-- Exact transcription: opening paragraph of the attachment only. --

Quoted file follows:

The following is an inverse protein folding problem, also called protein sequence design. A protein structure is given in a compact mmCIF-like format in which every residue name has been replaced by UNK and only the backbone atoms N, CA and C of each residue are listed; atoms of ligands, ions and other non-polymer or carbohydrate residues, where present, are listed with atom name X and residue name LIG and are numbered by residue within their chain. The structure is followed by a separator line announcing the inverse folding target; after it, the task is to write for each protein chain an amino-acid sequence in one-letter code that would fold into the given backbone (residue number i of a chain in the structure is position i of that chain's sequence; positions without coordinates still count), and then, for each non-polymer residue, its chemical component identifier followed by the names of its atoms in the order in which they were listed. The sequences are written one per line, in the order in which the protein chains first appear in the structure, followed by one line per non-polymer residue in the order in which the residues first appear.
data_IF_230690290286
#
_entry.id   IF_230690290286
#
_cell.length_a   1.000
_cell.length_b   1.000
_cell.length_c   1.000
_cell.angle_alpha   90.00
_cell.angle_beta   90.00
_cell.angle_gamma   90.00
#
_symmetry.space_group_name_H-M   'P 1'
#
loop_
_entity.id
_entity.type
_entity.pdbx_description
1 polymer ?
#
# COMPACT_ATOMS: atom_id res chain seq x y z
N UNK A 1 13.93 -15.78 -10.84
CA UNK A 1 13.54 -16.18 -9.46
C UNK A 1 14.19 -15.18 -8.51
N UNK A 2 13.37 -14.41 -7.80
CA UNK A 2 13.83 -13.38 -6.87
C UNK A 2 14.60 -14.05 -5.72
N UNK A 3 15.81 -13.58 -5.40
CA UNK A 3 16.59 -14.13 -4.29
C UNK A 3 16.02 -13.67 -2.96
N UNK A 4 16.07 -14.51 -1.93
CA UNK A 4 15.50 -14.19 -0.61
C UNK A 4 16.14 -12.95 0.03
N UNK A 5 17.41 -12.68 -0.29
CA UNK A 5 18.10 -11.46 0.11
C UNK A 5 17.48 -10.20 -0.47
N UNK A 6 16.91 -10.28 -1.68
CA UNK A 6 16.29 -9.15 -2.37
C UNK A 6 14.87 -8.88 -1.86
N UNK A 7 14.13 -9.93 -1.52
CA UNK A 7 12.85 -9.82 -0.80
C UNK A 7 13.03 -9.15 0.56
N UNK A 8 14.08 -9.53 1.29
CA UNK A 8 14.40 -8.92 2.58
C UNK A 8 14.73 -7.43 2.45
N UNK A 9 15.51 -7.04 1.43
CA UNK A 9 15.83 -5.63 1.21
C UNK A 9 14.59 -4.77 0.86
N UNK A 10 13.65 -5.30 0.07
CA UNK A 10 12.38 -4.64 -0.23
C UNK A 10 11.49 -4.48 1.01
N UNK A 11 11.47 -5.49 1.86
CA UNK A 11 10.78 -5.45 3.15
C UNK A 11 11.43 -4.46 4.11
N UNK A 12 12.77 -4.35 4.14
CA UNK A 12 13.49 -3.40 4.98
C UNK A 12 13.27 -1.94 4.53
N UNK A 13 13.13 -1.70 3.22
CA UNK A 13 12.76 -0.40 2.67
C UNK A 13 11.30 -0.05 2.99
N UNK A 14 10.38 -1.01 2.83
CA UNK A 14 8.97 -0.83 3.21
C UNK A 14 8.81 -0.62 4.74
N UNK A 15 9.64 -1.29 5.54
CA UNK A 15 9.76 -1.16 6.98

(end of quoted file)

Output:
The following is an inverse protein folding problem, also called protein sequence design. A protein structure is given in a compact mmCIF-like format in which every residue name has been replaced by UNK and only the backbone atoms N, CA and C of each residue are listed; atoms of ligands, ions and other non-polymer or carbohydrate residues, where present, are listed with atom name X and residue name LIG and are numbered by residue within their chain. The structure is followed by a separator line announcing the inverse folding target; after it, the task is to write for each protein chain an amino-acid sequence in one-letter code that would fold into the given backbone (residue number i of a chain in the structure is position i of that chain's sequence; positions without coordinates still count), and then, for each non-polymer residue, its chemical component identifier followed by the names of its atoms in the order in which they were listed. The sequences are written one per line, in the order in which the protein chains first appear in the structure, followed by one line per non-polymer residue in the order in which the residues first appear.